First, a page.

About the Journal
We know that social studies teachers are dedicated to their craft and always looking for ways to improve those practices. Teachers tell us that they would like to make use of research that illustrates powerful social studies teaching and learning, but that they don’t have access to the research, don’t have time to read it, or find it too difficult to digest.
Here at ASSERT we want to break down these barriers for you. On our site, you will find easily digestible, relevant, well-written, summaries of the best published social studies research the profession has to offer with practical advice on how to implement these ideas in your classroom.
Each article is blind peer-reviewed by two professionals, a scholar with expertise in the field and a practicing social studies teacher. These reviewers help to ensure that the summaries you read are of the highest possible quality, that they accurately represent the research, and that they provide teachers with practical advice they can use to take their teaching to the next level. They are published with a Q & A that poses five questions (generated by teachers and teacher educators) about the author’s article.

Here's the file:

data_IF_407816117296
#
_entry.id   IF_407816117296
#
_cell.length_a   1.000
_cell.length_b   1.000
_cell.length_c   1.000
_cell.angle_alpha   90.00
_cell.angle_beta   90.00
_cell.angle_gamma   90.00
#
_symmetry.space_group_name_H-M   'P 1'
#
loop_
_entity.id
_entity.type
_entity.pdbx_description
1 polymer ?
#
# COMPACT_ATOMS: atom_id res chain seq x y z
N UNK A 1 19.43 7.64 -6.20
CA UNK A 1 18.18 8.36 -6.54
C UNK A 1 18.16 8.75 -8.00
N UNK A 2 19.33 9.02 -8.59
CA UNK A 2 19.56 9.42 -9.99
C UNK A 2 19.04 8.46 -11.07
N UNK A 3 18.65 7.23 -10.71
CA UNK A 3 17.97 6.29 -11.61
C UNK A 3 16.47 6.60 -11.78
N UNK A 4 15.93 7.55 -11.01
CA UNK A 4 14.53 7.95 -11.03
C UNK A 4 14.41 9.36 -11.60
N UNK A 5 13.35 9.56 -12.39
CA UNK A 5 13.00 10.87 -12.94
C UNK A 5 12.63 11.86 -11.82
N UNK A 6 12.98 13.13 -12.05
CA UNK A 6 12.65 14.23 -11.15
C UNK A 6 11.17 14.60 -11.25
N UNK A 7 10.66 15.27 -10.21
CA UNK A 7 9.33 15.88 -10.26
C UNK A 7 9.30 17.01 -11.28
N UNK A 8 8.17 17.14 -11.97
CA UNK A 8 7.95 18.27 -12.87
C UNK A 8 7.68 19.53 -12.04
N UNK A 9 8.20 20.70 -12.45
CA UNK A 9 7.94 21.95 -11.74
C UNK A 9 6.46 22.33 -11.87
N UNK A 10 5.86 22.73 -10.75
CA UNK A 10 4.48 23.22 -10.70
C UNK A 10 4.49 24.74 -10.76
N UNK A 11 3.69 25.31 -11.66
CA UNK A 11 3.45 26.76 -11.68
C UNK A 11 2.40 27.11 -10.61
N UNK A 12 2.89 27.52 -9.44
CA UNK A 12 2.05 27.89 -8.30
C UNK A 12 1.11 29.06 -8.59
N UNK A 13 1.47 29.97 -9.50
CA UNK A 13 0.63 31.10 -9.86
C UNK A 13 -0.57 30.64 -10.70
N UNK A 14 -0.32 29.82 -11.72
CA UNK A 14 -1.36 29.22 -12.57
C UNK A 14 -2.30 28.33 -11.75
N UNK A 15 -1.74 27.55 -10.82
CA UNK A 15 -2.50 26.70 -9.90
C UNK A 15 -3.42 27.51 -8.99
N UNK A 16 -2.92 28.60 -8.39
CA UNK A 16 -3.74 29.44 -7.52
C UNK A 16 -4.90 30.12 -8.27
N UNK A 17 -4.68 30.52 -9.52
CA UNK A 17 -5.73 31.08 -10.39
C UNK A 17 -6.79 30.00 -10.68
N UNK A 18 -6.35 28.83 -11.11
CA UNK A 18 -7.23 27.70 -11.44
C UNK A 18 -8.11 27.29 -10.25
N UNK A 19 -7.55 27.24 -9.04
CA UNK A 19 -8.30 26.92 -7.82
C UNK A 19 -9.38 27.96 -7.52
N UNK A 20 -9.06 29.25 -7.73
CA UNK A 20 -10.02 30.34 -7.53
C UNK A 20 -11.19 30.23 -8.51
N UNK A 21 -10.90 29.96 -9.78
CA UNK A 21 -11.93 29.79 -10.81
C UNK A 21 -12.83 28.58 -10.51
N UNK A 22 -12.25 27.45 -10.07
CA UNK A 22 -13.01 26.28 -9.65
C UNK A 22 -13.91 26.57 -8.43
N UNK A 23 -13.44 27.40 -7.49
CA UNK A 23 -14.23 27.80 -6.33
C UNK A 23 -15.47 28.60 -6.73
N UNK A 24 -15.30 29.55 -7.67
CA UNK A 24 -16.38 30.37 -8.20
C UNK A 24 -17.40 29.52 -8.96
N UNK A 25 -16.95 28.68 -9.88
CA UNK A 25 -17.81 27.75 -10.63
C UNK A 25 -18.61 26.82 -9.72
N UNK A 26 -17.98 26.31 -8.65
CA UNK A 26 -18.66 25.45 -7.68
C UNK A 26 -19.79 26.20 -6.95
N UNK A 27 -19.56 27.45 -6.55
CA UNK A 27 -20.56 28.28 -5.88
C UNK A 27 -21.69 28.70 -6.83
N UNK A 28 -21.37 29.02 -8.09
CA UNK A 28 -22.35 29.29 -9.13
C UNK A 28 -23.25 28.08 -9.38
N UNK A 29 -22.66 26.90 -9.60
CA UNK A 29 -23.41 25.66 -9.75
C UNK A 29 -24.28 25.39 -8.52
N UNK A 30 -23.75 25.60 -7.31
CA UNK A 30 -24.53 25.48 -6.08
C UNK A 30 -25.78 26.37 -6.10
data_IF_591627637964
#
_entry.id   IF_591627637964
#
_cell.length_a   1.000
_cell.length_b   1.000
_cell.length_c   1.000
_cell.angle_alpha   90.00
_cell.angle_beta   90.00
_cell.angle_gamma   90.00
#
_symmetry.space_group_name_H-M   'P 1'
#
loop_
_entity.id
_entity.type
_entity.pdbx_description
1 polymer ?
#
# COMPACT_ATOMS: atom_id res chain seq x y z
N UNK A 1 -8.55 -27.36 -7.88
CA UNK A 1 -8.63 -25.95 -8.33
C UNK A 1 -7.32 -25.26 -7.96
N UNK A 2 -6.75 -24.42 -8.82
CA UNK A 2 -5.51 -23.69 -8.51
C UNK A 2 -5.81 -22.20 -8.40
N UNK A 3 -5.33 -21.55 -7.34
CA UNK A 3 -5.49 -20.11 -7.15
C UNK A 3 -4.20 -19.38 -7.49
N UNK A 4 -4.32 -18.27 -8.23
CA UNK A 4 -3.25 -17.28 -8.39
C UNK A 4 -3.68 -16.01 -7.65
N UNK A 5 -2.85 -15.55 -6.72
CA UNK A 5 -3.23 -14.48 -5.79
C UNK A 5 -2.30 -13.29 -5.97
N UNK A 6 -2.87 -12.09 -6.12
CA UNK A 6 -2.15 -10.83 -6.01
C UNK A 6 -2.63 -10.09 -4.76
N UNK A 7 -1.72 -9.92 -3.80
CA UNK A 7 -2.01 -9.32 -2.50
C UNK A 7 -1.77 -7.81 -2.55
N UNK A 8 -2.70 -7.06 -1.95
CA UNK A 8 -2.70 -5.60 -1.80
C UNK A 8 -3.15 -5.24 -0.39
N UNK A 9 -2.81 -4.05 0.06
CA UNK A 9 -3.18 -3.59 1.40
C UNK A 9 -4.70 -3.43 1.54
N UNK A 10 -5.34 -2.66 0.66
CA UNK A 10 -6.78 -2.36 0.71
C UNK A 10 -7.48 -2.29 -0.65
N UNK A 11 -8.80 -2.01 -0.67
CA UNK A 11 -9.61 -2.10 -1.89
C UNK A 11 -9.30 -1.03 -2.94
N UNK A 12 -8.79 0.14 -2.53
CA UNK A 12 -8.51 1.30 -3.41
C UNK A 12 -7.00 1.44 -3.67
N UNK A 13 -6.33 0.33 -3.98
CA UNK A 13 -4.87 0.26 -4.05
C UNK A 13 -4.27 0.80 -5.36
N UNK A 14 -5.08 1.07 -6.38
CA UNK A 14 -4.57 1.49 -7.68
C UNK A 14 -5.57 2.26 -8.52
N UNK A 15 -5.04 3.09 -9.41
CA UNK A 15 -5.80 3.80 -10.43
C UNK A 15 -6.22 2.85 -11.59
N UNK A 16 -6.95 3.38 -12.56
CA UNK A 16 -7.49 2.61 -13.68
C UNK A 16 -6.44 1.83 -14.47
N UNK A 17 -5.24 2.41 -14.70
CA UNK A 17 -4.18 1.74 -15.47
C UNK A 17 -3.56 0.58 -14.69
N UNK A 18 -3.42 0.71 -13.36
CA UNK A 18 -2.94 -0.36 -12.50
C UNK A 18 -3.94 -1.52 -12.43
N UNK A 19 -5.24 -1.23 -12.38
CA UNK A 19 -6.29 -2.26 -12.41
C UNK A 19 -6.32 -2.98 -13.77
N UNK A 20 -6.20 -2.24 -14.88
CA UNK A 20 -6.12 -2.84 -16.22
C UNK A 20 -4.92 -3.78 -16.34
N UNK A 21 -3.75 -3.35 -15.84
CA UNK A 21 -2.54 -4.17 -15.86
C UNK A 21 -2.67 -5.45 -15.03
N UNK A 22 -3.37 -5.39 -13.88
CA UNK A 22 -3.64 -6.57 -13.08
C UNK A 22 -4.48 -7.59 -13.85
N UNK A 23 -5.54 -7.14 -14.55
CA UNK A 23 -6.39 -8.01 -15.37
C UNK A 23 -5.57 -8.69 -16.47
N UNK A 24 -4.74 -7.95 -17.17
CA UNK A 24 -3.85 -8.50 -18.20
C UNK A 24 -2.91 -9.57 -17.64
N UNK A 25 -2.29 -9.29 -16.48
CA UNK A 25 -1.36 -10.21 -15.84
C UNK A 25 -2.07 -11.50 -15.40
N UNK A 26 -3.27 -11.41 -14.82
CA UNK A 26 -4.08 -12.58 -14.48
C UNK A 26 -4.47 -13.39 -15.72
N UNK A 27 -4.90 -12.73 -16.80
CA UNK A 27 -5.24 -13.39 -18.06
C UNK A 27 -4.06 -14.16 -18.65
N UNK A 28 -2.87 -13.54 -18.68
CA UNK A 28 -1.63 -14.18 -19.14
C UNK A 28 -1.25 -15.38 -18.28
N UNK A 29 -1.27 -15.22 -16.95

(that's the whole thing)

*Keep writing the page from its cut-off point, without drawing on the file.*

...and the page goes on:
Best of all, we provide you with access to these articles free of charge. We are a collective of social studies teachers and teacher educators dedicated to the profession and to hard-working teachers like yourself. You and your students should have the best new ideas, research, and practices available to you. Now, you have it at your fingertips. The Annals of Social Studies Education Research for Teachers welcomes you to join us in this new and exciting venture.
Welcome to our first issue of 2023, Teaching for Black Lives. In this excellent issue we have four articles that explore history, citizenship, immigration, and education as reflected through the lens of Black Lives Matter Movement and the urgent need to teach about, through, and for Black Lives. Curated by Guest Editor Kristen Duncan (Clemson University), the contributions by Denisha Jones (Sarah Lawrence College), Chris Busey (Scholar-at-Large, nee University of Florida), Tianna Dowie-Chin (University of Georgia) , and LaGarrett King (University of Buffalo), offer social studies teachers a rich and pointed collection from which to draw insight for their teaching practices.